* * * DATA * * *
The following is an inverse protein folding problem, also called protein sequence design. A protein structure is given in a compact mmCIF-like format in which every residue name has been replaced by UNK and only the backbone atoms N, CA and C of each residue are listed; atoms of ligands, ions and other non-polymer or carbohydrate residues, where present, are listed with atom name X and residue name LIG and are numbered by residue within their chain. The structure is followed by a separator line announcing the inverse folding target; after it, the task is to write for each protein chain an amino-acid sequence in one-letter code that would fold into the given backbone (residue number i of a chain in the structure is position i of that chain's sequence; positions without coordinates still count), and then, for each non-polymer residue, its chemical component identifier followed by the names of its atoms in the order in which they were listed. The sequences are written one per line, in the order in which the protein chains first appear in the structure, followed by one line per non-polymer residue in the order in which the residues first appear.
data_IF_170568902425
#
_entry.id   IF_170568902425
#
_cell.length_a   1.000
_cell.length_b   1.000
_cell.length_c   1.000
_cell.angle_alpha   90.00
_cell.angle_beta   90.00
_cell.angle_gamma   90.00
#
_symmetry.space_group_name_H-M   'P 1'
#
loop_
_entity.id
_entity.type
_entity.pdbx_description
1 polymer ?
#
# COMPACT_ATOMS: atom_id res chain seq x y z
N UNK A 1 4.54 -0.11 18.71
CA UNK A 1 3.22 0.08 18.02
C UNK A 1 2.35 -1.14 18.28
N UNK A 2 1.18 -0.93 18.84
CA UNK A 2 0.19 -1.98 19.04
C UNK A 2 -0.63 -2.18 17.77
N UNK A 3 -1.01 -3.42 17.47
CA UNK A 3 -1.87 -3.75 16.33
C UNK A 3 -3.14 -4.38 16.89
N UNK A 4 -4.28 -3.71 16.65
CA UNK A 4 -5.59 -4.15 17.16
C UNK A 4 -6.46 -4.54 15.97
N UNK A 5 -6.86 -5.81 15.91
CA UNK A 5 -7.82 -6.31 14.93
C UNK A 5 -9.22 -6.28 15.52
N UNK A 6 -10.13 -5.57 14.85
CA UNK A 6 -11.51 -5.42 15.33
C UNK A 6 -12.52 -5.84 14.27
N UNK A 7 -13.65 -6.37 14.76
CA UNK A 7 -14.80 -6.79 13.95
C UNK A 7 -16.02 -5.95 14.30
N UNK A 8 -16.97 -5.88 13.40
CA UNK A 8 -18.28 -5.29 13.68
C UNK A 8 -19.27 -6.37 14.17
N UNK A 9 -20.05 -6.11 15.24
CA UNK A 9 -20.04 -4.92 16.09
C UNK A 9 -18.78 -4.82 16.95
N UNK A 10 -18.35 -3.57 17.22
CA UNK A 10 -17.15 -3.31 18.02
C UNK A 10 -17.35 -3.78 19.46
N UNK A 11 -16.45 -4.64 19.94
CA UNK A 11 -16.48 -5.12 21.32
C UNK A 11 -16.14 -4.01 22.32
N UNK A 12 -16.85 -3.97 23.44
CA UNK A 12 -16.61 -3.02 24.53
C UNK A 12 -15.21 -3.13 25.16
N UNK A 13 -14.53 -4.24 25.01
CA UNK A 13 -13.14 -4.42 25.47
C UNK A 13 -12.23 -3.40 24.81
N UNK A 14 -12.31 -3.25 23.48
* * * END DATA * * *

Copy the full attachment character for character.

The following is an inverse protein folding problem, also called protein sequence design. A protein structure is given in a compact mmCIF-like format in which every residue name has been replaced by UNK and only the backbone atoms N, CA and C of each residue are listed; atoms of ligands, ions and other non-polymer or carbohydrate residues, where present, are listed with atom name X and residue name LIG and are numbered by residue within their chain. The structure is followed by a separator line announcing the inverse folding target; after it, the task is to write for each protein chain an amino-acid sequence in one-letter code that would fold into the given backbone (residue number i of a chain in the structure is position i of that chain's sequence; positions without coordinates still count), and then, for each non-polymer residue, its chemical component identifier followed by the names of its atoms in the order in which they were listed. The sequences are written one per line, in the order in which the protein chains first appear in the structure, followed by one line per non-polymer residue in the order in which the residues first appear.
data_IF_170568902425
#
_entry.id   IF_170568902425
#
_cell.length_a   1.000
_cell.length_b   1.000
_cell.length_c   1.000
_cell.angle_alpha   90.00
_cell.angle_beta   90.00
_cell.angle_gamma   90.00
#
_symmetry.space_group_name_H-M   'P 1'
#
loop_
_entity.id
_entity.type
_entity.pdbx_description
1 polymer ?
#
# COMPACT_ATOMS: atom_id res chain seq x y z
N UNK A 1 4.54 -0.11 18.71
CA UNK A 1 3.22 0.08 18.02
C UNK A 1 2.35 -1.14 18.28
N UNK A 2 1.18 -0.93 18.84
CA UNK A 2 0.19 -1.98 19.04
C UNK A 2 -0.63 -2.18 17.77
N UNK A 3 -1.01 -3.42 17.47
CA UNK A 3 -1.87 -3.75 16.33
C UNK A 3 -3.14 -4.38 16.89
N UNK A 4 -4.28 -3.71 16.65
CA UNK A 4 -5.59 -4.15 17.16
C UNK A 4 -6.46 -4.54 15.97
N UNK A 5 -6.86 -5.81 15.91
CA UNK A 5 -7.82 -6.31 14.93
C UNK A 5 -9.22 -6.28 15.52
N UNK A 6 -10.13 -5.57 14.85
CA UNK A 6 -11.51 -5.42 15.33
C UNK A 6 -12.52 -5.84 14.27
N UNK A 7 -13.65 -6.37 14.76
CA UNK A 7 -14.80 -6.79 13.95
C UNK A 7 -16.02 -5.95 14.30
N UNK A 8 -16.97 -5.88 13.40
CA UNK A 8 -18.28 -5.29 13.68
C UNK A 8 -19.27 -6.37 14.17
N UNK A 9 -20.05 -6.11 15.24
CA UNK A 9 -20.04 -4.92 16.09
C UNK A 9 -18.78 -4.82 16.95
N UNK A 10 -18.35 -3.57 17.22
CA UNK A 10 -17.15 -3.31 18.02
C UNK A 10 -17.35 -3.78 19.46
N UNK A 11 -16.45 -4.64 19.94
CA UNK A 11 -16.48 -5.12 21.32
C UNK A 11 -16.14 -4.01 22.32
N UNK A 12 -16.85 -3.97 23.44
CA UNK A 12 -16.61 -3.02 24.53
C UNK A 12 -15.21 -3.13 25.16
N UNK A 13 -14.53 -4.24 25.01
CA UNK A 13 -13.14 -4.42 25.47
C UNK A 13 -12.23 -3.40 24.81
N UNK A 14 -12.31 -3.25 23.48